Evidence indicates Karen was severely beaten before being run over by her killer. The postmortem examination of Karen's body confirmed internal hemorrhaging as the cause of Karen's death. Karen's fatal injuries were a direct result of being struck and run over with a motor vehicle. Police investigators believe Karen's body was left at the side of the road after she had been murdered at an unknown location, and Karen's killer(s) attempted to make Karen's death appear as a hit and run to cover-up her murder. Not far from Karen's body, the coat and shoes Karen had been wearing that night were located partially concealed in some branches. Apart from her coat and shoes being removed, Karen was fully clothed. Karen's purse was found days later in a roadside ditch by a young citizen along Oil Heritage Road (Highway 21), approximately 5 km south of Wyoming, Ontario.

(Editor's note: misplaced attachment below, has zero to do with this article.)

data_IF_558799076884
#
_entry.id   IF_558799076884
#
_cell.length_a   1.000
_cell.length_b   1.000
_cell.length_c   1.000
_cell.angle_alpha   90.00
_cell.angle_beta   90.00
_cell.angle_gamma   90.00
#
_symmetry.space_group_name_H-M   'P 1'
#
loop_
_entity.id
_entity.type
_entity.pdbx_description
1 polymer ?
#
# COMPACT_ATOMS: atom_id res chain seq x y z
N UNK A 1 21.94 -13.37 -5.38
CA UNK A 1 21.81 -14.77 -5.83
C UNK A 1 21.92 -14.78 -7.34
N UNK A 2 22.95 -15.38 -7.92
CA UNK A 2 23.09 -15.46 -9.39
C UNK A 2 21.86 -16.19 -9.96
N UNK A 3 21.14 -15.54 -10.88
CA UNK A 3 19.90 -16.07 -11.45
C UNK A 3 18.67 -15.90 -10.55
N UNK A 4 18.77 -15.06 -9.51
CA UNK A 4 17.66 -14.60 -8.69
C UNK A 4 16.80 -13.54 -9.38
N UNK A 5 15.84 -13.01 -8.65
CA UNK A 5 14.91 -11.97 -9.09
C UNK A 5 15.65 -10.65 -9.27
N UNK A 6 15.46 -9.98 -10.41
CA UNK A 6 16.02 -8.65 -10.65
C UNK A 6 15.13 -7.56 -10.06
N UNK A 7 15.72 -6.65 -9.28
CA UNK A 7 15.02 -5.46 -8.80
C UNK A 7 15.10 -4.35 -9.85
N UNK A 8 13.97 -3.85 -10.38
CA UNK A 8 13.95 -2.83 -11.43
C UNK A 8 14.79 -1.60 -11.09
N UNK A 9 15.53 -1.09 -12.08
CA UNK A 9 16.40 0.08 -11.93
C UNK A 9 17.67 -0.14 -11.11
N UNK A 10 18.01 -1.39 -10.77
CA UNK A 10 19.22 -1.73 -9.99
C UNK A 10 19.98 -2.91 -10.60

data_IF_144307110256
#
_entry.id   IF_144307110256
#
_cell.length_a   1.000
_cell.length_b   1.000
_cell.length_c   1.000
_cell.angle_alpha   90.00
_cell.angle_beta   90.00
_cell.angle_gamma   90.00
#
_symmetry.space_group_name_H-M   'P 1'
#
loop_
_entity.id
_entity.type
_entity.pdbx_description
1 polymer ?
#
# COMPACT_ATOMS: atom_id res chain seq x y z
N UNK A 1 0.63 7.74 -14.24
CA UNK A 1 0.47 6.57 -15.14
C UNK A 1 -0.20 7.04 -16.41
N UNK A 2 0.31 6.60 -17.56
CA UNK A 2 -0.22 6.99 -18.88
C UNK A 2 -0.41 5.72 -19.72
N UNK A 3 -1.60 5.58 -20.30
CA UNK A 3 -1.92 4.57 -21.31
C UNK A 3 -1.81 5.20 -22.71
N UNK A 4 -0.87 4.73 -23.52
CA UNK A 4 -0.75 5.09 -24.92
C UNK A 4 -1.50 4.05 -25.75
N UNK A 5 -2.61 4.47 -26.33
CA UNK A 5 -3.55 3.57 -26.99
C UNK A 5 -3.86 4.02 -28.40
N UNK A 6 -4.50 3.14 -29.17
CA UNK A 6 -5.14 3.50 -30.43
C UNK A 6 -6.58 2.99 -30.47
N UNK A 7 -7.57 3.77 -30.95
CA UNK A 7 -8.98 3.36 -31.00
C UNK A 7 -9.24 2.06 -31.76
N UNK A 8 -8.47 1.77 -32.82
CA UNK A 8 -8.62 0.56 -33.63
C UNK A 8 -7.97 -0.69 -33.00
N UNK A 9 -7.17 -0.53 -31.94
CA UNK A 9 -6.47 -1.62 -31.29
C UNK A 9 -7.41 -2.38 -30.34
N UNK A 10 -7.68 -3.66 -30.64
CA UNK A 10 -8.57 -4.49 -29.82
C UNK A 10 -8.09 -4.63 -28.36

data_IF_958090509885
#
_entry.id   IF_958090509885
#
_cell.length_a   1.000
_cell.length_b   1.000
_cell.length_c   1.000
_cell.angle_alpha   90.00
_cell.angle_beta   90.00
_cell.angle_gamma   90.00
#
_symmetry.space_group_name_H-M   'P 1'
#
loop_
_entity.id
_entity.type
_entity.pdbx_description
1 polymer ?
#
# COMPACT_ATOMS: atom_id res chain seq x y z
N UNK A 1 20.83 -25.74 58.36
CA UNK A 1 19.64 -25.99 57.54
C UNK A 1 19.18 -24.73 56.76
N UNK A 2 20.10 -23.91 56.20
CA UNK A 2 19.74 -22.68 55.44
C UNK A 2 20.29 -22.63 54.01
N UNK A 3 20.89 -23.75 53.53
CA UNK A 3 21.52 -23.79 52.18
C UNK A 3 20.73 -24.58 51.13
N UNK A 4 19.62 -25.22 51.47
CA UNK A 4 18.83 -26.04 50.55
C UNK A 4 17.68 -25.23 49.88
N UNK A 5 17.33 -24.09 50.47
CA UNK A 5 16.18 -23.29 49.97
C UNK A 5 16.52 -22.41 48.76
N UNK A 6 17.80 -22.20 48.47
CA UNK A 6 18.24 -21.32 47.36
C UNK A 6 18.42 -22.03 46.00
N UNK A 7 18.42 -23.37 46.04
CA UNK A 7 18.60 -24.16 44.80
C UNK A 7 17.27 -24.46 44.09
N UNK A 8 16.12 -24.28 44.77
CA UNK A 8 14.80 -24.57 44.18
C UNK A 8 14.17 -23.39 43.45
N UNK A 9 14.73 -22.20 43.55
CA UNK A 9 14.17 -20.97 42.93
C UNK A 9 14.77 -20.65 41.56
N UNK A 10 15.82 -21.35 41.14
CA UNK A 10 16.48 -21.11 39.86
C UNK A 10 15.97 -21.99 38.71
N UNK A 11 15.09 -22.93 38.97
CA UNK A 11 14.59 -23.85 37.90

Karen was the victim of a vicious assault, and identification was difficult. A description of Karen was broadcast over area radio stations in an effort to identify her. It took police nearly two days to notify the Caughlin family after Karen's body was found, the school ring Karen was wearing was the clue to her identity. School staff and students at S.C.I.T.S. looked over student photographs until Karen was identified. At the morgue, a birth mark on Karen's leg was all that Karen's two young sisters could positively identify Karen by. Karen's parents were unable to bring themselves to visually identify the battered and broken body of their murdered young daughter.